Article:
In district court.
- Spanish claim rejected, (1) because conditions not complied with, and (2) because there was no survey of the grant.
- In 1796, when Delassus was commandant of the post of New Madrid, he exercised the powers of sub-delegate, and had authority, under the instructions of the governor-general of Louisiana, to make conditional grants of land.
- He made a grant to Clamorgan, who stipulated on his part to introduce a colony from Canada to cultivate hemp and make cordage for the use of the king's vessels; but these conditions the grantee failed to perform.
- By the Spanish laws and ordinances, these conditions had to be performed before the grantee could obtain a perfect title. If the Spanish governor would have refused to complete the title, this court, acting under the laws of congress, must likewise refuse.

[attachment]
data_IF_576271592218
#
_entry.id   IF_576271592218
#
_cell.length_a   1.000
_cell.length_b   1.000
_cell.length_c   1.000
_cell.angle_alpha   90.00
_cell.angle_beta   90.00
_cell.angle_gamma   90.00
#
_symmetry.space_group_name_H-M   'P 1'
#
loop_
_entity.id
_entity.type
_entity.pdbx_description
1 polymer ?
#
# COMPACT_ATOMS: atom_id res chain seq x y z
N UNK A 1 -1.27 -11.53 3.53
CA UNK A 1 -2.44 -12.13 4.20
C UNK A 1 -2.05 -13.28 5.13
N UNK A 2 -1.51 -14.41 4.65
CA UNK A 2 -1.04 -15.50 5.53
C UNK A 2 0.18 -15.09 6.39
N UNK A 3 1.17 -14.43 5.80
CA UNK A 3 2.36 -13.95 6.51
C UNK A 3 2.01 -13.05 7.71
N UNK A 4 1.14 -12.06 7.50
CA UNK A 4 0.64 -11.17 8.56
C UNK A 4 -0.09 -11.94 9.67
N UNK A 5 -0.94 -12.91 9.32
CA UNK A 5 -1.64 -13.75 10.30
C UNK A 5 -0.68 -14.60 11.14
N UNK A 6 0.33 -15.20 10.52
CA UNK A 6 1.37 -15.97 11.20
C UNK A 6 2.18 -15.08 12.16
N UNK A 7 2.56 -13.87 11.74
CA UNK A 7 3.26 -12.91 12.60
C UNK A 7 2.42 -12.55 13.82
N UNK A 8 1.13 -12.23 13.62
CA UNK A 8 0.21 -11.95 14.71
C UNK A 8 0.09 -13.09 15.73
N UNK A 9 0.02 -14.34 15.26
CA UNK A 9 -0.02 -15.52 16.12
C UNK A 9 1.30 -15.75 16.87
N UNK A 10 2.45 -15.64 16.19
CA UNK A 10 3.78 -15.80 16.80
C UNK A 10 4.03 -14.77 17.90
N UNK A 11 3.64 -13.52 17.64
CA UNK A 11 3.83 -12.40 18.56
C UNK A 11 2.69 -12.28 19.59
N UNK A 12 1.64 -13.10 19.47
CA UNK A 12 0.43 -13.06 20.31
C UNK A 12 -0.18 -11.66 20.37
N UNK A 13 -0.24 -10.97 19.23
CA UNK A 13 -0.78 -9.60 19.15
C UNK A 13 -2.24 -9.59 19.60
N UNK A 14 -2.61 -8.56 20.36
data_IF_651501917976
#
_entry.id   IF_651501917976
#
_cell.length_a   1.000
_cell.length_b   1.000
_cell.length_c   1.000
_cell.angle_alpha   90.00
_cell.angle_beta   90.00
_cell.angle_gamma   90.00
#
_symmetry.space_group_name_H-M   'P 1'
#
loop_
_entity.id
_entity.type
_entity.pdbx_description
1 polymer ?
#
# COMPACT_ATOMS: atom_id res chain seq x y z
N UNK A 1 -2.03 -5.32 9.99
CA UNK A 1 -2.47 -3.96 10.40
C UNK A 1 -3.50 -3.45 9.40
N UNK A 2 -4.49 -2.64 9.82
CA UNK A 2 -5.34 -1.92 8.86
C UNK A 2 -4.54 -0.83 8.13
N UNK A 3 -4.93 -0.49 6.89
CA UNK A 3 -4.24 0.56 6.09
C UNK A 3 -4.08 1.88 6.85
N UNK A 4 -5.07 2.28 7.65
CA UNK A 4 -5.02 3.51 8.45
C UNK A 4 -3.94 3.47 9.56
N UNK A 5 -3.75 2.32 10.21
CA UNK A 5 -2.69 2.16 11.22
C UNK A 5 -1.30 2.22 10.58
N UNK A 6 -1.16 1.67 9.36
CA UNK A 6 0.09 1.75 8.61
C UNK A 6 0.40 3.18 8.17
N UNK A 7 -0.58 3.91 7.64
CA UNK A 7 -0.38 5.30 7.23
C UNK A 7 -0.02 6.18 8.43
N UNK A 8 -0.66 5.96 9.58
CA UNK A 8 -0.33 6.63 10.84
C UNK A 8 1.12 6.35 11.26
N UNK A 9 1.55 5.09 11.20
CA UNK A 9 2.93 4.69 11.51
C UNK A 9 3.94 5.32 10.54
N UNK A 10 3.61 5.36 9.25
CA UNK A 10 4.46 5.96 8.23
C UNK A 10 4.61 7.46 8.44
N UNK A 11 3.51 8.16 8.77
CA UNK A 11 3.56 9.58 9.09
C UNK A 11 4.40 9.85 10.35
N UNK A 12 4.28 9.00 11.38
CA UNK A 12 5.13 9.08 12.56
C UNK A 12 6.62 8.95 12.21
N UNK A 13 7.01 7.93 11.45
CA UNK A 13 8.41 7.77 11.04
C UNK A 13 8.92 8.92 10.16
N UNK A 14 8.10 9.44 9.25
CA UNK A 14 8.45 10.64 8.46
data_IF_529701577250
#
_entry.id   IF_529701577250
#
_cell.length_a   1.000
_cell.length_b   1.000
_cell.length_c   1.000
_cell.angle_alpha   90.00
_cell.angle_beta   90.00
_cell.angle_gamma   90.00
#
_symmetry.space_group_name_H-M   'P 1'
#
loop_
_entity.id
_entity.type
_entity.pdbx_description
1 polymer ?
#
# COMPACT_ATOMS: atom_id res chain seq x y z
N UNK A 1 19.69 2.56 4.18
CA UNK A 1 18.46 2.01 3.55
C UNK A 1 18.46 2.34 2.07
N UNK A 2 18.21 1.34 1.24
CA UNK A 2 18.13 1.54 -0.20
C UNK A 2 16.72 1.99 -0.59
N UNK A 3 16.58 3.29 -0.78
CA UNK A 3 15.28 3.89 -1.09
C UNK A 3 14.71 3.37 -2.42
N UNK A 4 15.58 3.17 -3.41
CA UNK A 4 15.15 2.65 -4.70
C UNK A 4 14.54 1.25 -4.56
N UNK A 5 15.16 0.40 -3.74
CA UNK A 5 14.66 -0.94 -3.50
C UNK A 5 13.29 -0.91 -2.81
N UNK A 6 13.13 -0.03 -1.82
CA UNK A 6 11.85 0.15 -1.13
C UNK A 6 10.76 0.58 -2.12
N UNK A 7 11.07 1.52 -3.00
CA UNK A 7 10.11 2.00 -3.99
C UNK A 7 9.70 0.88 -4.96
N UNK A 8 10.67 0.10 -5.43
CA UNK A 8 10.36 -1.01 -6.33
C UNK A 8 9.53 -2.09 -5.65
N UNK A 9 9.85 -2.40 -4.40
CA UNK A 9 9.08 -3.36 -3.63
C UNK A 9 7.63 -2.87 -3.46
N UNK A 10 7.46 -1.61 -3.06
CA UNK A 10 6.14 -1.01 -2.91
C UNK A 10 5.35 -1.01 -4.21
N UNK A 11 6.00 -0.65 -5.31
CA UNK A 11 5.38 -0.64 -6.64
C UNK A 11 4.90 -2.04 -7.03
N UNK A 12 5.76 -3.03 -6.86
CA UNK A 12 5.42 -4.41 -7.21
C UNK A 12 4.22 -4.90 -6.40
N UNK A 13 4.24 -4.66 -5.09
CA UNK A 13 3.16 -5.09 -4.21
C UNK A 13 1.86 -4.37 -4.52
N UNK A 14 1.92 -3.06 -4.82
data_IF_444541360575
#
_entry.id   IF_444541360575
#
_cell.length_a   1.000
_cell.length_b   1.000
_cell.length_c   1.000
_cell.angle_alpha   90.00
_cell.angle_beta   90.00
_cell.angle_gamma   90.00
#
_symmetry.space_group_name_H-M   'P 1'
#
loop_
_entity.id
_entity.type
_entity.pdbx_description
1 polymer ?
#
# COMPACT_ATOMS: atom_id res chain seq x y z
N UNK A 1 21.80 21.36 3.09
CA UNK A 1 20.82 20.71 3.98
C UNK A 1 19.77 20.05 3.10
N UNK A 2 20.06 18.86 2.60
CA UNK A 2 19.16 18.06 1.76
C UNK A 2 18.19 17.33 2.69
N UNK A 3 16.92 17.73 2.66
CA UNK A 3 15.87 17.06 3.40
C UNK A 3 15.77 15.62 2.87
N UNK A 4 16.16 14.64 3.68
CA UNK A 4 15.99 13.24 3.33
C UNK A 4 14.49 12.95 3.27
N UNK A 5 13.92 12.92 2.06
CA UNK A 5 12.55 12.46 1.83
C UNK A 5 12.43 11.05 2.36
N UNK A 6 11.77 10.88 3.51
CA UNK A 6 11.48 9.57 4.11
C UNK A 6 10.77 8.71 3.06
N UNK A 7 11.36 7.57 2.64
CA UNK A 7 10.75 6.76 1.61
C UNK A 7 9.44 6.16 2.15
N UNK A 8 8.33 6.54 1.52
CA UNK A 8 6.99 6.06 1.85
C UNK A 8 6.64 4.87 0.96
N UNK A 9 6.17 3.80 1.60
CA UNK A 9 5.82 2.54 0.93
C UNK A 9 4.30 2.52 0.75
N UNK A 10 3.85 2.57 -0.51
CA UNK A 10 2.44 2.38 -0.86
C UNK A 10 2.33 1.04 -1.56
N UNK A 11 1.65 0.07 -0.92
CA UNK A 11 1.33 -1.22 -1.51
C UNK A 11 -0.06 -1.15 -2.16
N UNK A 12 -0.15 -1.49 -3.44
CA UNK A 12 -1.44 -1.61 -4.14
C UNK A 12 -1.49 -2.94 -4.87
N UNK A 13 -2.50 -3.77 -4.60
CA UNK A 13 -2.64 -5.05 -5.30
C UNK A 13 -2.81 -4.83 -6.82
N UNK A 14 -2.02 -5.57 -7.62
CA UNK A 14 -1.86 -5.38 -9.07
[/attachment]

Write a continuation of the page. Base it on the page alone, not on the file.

- After the cession of Louisiana to the United States in 1803, Clamorgan could not legally take any step to fulfil the conditions; and the case must be judged of as it stood the 3d March, 1804.
- The difference between this and Arredondo's case, 6 Peters, 706, explained.
- The cases of Arredondo, 6 Peters, 691; Soulard, 10 Ib. 100; Wiggins, 14 Ib. 334; Menard v. Massey, 8 How. 293; and Boisdoré, 11 How. 63, cited and approved.
April, 1849.—Petition in District Court, under act of 17th June, 1844, for the confirmation of a Spanish claim, determined before Hon. Benjamin Johnson, district judge.
Albert Pike and D. J. Baldwin, for petitioners.
S. H. Hempstead, district attorney, for the United States.